Over in the US, it reached number 29. Not a smash hit, but pretty good all the same.
After that, it popped up on Queen's Hot Space and pretty much every Queen and David Bowie compilation since, in oodles of ever-so-slightly-different mixes that are pretty hard to tell apart, truth be told.
The single went back into the charts in 1999, when the 'Rah Mix' was released to promote Queen's Greatest Hits III album.
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Cutting and pasting had been around in music for decades, originally with tape loops, but things got a little more interesting with the invention of the sampler.
The technology took hold at the end of the 1970s and into the 1980s, especially in hip-hop, opening up new creative avenues – and potential ethical and legal issues.
Still relatively early in the history of sampling came Vanilla Ice's 'Ice Ice Baby'.
A number one hit in the UK and US, the song is based around the bass riff from 'Under Pressure', but neither Queen nor David Bowie originally received any royalties or credit.
Ice originally claimed that he hadn't actually knocked off 'Under Pressure' because he'd added an extra tiny beat between a couple of the notes, though he later suggested he was only joking when he said that.
The lawyers inevitably stepped up and the matter was quickly settled out of court, with Bowie and Queen getting cash AND songwriting credit on the song.
Why did the BBC ban the original video for 'Under Pressure'?
With Queen and David Bowie both busy touring, and probably a little battered bruised from the whole recording and mixing session, neither artist appears in the video.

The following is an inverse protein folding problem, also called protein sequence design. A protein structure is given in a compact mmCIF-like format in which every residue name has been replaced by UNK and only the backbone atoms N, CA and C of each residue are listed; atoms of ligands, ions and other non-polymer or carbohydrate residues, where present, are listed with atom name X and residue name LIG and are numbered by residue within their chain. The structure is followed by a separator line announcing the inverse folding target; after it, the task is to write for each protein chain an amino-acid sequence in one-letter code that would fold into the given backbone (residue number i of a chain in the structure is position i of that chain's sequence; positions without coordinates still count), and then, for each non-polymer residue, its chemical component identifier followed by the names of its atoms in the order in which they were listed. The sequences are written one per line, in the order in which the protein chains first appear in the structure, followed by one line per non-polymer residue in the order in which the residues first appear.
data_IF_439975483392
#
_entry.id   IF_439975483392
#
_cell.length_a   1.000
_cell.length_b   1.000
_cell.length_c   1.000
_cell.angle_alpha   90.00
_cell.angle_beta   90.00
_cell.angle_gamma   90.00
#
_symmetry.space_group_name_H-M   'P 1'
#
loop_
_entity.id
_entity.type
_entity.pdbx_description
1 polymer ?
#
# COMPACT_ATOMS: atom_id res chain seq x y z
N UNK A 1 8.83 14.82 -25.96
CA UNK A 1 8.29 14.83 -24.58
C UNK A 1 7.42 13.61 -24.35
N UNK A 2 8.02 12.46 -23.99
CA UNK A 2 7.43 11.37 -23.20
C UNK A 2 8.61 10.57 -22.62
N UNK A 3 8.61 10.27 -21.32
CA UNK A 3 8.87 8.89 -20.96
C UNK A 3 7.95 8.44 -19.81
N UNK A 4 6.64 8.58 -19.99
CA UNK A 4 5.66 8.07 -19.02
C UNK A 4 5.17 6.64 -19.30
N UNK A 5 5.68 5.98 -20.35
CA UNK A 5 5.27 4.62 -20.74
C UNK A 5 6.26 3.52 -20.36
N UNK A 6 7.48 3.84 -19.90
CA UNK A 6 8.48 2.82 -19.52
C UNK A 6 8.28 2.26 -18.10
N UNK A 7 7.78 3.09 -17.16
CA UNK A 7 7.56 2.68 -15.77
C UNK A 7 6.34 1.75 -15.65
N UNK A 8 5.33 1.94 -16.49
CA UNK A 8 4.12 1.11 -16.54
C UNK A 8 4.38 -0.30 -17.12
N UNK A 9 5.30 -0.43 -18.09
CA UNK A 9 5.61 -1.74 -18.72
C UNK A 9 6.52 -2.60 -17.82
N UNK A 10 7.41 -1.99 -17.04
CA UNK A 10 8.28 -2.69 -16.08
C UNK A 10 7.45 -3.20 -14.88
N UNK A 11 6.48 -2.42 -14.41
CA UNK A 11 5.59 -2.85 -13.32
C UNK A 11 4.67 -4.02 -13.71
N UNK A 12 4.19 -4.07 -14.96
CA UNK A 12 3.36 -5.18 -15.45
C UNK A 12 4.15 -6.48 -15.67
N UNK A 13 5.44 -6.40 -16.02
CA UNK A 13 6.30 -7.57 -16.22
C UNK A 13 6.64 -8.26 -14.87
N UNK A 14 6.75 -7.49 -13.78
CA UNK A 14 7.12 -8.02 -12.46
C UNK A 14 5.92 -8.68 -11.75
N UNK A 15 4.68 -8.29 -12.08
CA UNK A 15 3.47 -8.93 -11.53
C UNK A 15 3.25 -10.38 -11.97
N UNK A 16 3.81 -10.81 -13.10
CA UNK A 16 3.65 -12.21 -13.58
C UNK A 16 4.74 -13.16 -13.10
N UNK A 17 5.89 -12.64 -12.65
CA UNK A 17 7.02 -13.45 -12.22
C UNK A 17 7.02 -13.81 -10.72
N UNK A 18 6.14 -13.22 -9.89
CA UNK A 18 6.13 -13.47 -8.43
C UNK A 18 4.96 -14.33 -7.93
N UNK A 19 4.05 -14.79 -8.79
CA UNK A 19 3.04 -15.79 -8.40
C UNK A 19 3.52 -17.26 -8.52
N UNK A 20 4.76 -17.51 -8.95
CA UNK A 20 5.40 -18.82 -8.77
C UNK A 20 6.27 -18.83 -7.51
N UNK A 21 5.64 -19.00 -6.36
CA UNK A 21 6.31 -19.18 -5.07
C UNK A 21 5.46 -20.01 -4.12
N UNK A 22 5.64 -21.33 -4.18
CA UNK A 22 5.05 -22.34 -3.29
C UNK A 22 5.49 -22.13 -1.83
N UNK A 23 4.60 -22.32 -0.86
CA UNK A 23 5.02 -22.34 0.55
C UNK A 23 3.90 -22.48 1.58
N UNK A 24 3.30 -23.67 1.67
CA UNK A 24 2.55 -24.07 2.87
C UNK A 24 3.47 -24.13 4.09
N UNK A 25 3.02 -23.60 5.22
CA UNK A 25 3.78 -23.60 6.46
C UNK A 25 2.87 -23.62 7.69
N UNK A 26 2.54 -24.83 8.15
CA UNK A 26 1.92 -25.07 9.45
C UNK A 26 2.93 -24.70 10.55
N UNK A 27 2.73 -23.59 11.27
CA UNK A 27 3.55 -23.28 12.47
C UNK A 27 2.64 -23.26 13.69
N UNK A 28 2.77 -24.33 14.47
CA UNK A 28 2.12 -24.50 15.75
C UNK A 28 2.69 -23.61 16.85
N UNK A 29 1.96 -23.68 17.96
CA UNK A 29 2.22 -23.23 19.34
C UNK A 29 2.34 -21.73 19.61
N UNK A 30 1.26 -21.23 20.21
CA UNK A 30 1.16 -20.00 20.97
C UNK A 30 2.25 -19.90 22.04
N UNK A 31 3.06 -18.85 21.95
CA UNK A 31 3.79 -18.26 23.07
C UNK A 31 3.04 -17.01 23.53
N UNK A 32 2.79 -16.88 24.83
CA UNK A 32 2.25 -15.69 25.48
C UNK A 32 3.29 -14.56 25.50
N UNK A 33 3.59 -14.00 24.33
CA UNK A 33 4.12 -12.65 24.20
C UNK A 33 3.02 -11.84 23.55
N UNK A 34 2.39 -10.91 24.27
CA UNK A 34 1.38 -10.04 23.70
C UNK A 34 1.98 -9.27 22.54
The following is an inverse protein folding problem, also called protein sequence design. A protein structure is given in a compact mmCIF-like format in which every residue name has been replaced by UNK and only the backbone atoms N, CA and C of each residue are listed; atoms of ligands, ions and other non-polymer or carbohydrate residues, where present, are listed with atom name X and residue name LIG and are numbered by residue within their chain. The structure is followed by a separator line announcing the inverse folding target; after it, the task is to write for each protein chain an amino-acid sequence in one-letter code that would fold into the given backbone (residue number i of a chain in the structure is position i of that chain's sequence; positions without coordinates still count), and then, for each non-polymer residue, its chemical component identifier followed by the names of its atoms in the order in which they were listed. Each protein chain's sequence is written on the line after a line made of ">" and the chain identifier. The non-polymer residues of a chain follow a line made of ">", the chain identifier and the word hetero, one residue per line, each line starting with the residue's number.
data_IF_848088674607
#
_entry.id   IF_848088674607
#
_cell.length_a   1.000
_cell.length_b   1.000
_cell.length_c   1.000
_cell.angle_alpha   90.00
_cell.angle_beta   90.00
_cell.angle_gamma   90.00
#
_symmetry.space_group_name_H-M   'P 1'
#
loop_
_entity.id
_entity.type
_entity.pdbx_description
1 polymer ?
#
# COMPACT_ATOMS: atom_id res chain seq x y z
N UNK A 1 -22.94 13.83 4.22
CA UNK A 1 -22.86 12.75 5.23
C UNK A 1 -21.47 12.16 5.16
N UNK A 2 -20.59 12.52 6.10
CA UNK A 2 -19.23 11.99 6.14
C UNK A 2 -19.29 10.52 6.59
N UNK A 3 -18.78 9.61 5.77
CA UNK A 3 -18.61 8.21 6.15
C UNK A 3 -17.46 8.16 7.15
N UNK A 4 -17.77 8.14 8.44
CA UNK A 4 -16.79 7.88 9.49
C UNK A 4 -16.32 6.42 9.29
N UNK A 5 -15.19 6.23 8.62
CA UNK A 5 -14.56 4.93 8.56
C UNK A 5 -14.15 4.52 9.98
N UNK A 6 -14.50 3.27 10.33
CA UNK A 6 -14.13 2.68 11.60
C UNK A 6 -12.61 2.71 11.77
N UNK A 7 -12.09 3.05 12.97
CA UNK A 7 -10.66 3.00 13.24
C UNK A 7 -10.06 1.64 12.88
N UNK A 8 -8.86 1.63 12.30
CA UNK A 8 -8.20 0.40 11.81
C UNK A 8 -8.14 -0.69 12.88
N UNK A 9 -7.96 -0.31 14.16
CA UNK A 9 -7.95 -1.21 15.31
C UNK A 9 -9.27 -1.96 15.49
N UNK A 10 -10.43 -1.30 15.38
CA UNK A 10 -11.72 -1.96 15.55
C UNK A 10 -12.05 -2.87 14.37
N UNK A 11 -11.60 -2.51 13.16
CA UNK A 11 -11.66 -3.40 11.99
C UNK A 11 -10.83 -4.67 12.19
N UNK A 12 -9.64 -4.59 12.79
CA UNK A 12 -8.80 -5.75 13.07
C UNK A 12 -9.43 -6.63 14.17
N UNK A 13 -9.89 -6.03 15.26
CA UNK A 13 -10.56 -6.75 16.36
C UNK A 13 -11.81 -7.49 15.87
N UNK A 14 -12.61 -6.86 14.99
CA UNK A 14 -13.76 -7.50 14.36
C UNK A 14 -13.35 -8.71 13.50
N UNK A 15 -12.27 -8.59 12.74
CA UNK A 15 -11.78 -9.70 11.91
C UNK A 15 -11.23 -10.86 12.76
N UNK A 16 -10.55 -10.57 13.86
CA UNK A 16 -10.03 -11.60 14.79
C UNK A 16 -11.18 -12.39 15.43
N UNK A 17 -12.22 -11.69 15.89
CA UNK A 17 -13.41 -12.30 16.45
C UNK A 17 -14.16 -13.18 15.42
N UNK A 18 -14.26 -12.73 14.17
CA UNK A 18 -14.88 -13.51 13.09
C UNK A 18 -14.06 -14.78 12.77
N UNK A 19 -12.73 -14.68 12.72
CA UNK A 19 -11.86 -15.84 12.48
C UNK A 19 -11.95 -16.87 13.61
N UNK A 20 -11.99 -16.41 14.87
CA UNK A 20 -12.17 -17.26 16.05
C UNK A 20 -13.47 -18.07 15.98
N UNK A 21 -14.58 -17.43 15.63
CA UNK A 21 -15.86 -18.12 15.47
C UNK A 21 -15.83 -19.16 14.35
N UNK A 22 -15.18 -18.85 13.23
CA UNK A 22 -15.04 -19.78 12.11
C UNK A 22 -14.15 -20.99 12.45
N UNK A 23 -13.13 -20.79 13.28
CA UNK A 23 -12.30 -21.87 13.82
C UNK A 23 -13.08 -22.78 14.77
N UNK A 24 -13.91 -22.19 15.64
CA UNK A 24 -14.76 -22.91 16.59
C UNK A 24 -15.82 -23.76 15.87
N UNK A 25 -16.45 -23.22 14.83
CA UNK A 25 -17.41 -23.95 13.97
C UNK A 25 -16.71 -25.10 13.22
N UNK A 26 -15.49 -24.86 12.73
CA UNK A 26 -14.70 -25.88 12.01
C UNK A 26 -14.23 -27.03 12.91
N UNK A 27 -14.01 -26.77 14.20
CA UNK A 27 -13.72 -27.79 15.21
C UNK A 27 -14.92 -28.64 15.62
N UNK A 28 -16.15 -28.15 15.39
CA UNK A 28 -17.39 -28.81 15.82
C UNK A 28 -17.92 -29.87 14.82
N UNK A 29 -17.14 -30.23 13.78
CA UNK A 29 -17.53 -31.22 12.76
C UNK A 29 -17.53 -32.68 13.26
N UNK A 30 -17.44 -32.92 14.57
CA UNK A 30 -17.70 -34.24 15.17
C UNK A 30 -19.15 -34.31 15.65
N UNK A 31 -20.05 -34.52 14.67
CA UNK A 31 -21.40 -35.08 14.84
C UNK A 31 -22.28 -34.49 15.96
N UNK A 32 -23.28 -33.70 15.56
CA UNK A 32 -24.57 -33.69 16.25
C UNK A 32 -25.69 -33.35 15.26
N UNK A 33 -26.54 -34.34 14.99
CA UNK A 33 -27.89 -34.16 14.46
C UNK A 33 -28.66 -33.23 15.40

Instead, '80s music video supremo David Mallett stuck together a load of stock footage from explosions, riots, crushing cars, stuck commuters, mashing it up with footage from classic silent movies, kissing scenes and concert footage.
But despite the song having hit written all over it, Top of the Pops refused to show the video at first.
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Why? Well, some of the explosions in the video apparently came from IRA bombs in Northern Ireland, so the vid had to be edited it before they'd agree to show it.
When the Rah Mix was released in 1999, the Torpedo Twins made a new video, combining footage from Bowie at the Freddie tribute concert with Queen's own show at Wembley in 1986, to make it look like the joint live performance they never had.
Who has covered 'Under Pressure'?
While obviously not a cover it's worth noting that Queen played the song in concert (without Bowie) from pretty much as soon as it was released.
For his part, Bowie left the song alone until Freddie Mercury died, playing it as a duet with Annie Lennox at the Freddie Mercury Tribute Concert on April 20, 1992.
After that, he performed the song as a duet with his bassist (and Queen superfan) Gail Ann Dorsey.
Artists who have covered the song include Joss Stone, The Used & My Chemical Romance, Keane, and Karen O & Willie Nelson.
And who can forget (no matter how hard they try...) Jedward recording a mashup of 'Under Pressure' with 'Ice Ice Baby' as 'Under Pressure (Ice Ice Baby)', first on The X Factor and later as their debut single with an appearance from Vanilla Ice himself.